While this is an answer that may apply to some folks who want to use heraldry, I think that for most people, it’s a little too simplistic. That is, I think many people’s interest in heraldry is far more complex, and interesting, than just a desire to set themselves apart from the riff-raff.
A couple of quotes that I’ve run across help to demonstrate this, I think:
"Why do people in the twentieth century still want an outmoded means of personal identification? The answer is, I believe, ... people are still looking for ways of laying down a solid foundation for their family. Heraldry is traditional; it is also fun, colourful, historic and respected." (Peter Spurrier, The Heraldic Art Source Book)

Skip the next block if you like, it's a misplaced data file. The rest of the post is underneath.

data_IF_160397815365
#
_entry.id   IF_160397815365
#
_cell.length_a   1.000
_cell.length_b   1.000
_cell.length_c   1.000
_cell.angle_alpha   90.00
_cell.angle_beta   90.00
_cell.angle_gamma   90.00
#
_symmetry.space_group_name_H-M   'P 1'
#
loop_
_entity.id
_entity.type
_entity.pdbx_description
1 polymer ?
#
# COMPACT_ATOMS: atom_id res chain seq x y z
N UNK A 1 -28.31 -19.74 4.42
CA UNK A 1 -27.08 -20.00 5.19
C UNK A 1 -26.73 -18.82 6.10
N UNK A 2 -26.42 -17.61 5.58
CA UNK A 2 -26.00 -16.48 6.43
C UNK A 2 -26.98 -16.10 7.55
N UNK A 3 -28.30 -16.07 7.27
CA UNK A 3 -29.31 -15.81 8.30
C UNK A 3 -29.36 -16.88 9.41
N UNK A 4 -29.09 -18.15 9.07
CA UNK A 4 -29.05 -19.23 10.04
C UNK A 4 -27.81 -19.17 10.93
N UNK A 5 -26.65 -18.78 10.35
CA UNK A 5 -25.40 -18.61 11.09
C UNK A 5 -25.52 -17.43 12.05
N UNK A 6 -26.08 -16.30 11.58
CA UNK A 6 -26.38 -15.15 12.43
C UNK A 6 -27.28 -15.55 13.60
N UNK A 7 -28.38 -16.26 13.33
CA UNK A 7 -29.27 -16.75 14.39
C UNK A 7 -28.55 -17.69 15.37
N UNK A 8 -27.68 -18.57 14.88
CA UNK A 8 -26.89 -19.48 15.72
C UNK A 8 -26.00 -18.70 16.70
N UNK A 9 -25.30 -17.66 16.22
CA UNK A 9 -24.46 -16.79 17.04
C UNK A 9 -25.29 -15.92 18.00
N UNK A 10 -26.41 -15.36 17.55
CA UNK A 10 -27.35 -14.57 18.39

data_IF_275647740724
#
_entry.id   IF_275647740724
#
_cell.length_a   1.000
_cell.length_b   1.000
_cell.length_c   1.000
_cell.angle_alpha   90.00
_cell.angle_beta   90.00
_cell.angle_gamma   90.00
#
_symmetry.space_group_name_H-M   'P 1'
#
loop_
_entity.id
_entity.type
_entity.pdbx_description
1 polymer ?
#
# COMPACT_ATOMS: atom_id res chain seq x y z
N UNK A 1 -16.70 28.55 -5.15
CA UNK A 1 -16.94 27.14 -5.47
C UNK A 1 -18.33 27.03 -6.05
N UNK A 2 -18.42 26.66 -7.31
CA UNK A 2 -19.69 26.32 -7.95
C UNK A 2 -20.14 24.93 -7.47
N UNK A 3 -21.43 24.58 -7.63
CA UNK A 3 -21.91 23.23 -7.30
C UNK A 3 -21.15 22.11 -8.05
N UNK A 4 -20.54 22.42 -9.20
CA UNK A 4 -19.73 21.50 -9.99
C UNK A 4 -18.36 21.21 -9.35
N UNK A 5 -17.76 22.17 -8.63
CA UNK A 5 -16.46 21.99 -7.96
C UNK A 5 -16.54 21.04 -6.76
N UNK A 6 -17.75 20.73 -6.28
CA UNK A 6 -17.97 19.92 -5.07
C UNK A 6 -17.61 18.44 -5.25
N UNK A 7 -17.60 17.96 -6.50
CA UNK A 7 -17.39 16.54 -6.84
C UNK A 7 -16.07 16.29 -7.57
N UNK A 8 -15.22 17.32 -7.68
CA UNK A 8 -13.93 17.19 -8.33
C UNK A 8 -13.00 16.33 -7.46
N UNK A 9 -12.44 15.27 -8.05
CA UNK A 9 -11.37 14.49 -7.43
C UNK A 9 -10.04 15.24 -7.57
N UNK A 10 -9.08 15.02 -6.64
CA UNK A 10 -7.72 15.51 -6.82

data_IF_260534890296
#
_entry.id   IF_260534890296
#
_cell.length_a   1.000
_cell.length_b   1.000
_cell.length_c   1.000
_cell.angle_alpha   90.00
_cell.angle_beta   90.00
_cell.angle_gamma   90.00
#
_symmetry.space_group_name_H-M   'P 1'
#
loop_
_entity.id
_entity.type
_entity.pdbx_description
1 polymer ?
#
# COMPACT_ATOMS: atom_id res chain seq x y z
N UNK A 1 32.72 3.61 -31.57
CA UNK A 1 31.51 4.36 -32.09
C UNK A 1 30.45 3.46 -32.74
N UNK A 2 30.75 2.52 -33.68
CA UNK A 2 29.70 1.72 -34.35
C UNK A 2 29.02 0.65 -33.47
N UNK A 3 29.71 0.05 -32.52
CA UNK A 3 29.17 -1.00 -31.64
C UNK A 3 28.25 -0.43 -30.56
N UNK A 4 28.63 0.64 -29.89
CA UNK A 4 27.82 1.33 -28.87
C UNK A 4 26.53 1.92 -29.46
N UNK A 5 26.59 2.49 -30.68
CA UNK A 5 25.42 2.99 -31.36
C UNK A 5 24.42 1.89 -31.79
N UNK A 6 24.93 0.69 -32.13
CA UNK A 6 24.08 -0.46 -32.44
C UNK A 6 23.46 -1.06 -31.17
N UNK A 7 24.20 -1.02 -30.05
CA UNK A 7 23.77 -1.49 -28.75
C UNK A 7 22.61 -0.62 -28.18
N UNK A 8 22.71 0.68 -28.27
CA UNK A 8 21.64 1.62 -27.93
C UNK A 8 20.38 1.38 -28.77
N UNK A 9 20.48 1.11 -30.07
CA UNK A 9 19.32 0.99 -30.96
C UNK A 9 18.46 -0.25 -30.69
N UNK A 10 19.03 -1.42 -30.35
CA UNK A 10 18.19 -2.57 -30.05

"I was mildly familiar with heraldry (I don’t think I even knew what the name was when I first started actively attempting to understand it...) and it dawned on me one day that these ‘family crests’ are powerful familial emblems that I could appropriate in establishing my own family traditions. ... I’ve found that friends are very interested in my coat of arms. I usually don’t say anything about it but when they see my framed COA [coat of arms] in my house or see my desktop background at work they start asking a lot of questions. After I explain that I’m not royalty, I haven’t been knighted and so on, many of them say, ‘That’s exactly what I want to do. It’s called heraldry? I’m going to check into that.’" (Sanjay Merchant, American Heraldry Society Forum, January 7, 2005)